Dr Morin joined Excelsus in 2017 and has more than 10 years of experience in Neutron and X-ray powder diffraction techniques. He also has experience in crystal growth, solid state chemistry of complex oxides and bulk characterization. During his Ph.D. he was investigating the high-Tc multiferroic materials RBaCuFeO5 (R= Rare earth and Y). At Excelsus, Dr Morin is involved in several R&D projects, mainly related to enhancement of Level of Detection, he autonomously accesses to several synchrotron facilities in Europe. At Excelsus, he is mainly involved in projects related to intellectual property rights and patent litigations.
The Swiss Light Source and ALBA Powder Diffraction Stations
An overview of instrumentation available and capabilities developed at the Swiss Light Source and ALBA synchrotron Materials Science beamline Powder Diffraction X-Ray Powder Diffraction (XRPD) will be discussed, with emphasis on applications to pharmaceutical compounds. A fruitful synergy between our industrial applications and the scientific interests at these two facilities resulted in a win-win situation. Different configurations and set ups will be discussed and a few interesting examples of applications presented.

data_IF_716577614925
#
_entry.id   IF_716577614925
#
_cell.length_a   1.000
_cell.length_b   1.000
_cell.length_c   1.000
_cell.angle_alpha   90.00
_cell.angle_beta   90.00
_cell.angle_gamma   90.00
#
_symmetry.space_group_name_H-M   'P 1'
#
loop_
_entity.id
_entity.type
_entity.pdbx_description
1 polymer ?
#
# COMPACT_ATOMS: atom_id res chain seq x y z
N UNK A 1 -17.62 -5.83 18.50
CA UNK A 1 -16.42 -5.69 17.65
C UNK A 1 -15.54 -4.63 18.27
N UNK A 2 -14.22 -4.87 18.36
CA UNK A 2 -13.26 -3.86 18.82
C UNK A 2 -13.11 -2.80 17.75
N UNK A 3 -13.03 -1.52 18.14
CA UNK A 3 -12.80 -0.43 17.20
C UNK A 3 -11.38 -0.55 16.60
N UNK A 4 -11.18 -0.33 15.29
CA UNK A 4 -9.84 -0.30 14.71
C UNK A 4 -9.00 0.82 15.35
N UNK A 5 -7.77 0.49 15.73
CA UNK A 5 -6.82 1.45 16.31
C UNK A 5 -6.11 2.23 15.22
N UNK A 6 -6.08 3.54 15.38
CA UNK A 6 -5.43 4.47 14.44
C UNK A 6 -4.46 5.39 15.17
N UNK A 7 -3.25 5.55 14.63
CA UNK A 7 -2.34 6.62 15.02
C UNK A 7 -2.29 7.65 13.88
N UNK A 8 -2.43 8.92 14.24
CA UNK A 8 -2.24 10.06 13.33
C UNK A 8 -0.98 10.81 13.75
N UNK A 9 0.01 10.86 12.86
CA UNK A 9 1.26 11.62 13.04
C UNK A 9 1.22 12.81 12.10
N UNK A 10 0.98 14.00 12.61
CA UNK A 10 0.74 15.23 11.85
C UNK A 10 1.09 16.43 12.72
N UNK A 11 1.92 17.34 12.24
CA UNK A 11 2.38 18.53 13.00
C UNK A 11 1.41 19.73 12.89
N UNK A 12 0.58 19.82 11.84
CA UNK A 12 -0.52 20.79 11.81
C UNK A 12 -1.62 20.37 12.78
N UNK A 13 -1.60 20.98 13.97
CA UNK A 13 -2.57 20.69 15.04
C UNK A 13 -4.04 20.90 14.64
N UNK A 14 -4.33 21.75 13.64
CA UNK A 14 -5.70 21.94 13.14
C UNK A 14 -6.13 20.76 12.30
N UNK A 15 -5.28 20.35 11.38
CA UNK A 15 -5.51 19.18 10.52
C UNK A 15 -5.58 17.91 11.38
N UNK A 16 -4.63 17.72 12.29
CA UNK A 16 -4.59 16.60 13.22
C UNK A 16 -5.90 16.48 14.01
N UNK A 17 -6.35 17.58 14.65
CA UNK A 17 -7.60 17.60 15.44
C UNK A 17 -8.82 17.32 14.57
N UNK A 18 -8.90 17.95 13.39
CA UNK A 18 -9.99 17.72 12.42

Associate Principal Scientist
Merck & Co. Inc.
Ph.D. in Chemistry, Purdue University
Justin Newman is an Associate Principal Scientist at Merck & Co. Inc., working within the materials science group supporting various small molecule programs since 2016. In 2018 he took over as the small molecule crystallographer and is leading a small team supporting all small molecule structure solution requests for the pipeline. Prior to Merck, Justin received his PhD from the Chemistry department at Purdue University where he worked in Prof. Garth Simpson’s lab studying nonlinear optical microscopy. In his free time, he enjoys being outside and chasing his two little ones around.
Structure Elucidation Capabilities in the Pharmaceutical Industry: Polymorphs in a Pandemic
Justin A. Newman, Melissa Tan, Jameson Bothe, Andrew Brunskill
Analytical Research and Development, Merck & Co., Inc., Rahway, NJ, USA
In May 2020, Merck and Ridgeback Biotherapeutics announced a partnership to develop an oral antiviral compound, originally discovered at Emory University, as a treatment to reduce hospitalization and death associated with the novel coronavirus. This essential medicine promised to change the outlook of the pandemic by achieving sustained recovery.